ORLANDO, Fla. — A new course is underway at the University of Central Florida, designed to prepare health care professionals for new challenges to come in the field because of the coronavirus pandemic.

What You Need To Know

  • Speech pathologists are learning how to treat patients

  • Patients who were on ventilators may have strained vocal cords

  • Get more coronavirus coverage here

Speech-language pathologists are learning how to treat patients who have overcome the virus. Instructors say this is the first-of-its-kind course offered across the country during this challenging time in health care.

Creators of the graduate course said data shows speech pathology intervention is needed right now. It is 100 percent online, but it's also hands-on. Students get at-home kits to practice skills such as how to treat people who have been on ventilators for COVID-19 and might have strained their vocal cords and have swallowing issues.

It is also helping students understand how to better treat patients while both wearing masks, when seeing facial expressions and hearing is a challenge.

"The information is ever-changing, and this course provides that up to the minute information about COVID, post-COVID symptoms, what patients are experiencing in the immediate time, and potentially, what some of the longterm symptoms maybe," said Bari Hoffman Ruddy, an associate dean of clinical affairs and creator of the course.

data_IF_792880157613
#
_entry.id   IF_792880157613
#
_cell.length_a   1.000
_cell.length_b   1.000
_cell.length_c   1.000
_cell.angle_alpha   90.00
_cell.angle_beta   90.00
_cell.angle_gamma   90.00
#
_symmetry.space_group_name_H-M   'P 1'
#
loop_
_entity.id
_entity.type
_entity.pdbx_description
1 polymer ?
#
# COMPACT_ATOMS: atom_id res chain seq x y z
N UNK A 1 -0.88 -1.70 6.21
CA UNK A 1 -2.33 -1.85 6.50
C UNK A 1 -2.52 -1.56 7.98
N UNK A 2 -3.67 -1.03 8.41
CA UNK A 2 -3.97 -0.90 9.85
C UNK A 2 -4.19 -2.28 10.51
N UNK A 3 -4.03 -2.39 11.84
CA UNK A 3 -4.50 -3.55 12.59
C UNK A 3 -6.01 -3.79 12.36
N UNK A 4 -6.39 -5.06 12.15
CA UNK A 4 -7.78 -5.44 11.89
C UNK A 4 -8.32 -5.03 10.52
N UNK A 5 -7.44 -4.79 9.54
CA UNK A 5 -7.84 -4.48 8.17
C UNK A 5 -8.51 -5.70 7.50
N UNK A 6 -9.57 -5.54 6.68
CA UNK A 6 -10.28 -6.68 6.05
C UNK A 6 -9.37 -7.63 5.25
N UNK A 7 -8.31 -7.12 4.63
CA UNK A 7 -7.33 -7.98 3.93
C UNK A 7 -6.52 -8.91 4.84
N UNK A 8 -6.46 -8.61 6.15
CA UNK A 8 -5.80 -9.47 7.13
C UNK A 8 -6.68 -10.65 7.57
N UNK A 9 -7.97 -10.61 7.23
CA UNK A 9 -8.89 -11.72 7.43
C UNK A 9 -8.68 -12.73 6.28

It is also helping students who were not able to intern because of the pandemic.

"This particular iteration of this course also is meeting the need of some of our current students who because of the pandemic, were not able to participate in an internship experience, where they would be walking through the halls of the hospitals," Ruddy said.

Practicing clinicians and other students at other universities can access this information online as students in the course​ as well.

Professor Vicki Lewis helped design the online course.

"Post-intubation, (there's) potential injury from having an inter-tracheal tube in for a prolonged period of time," Lewis said.

Students are also learning how to better treat patients while both wearing masks.

"When you can only see from here up, sometimes it's difficult, so you kind of have to ask pointed questions, like are you understanding?" Lewis said.

Fifth-semester graduate student Erika Daly is prepping for the challenges ahead through the course.

"We've been able to further our critical decision making skills, in the absence of being in in-person placements at this time," Daly said.

Daly wants to work with adults when she graduates in December, a population that will now include coronavirus patients.

"I do feel positive moving forward as a clinician, and I feel a lot of it is due to having this course under my belt because it is one-of-a-kind," she said.

The "Post COVID-19 Clinical Practice in Medical Speech-Language Pathology" course started in Summer B session and wraps up this week. Instructors hope the next version of this course can be more interdisciplinary involving other health care fields at the university.

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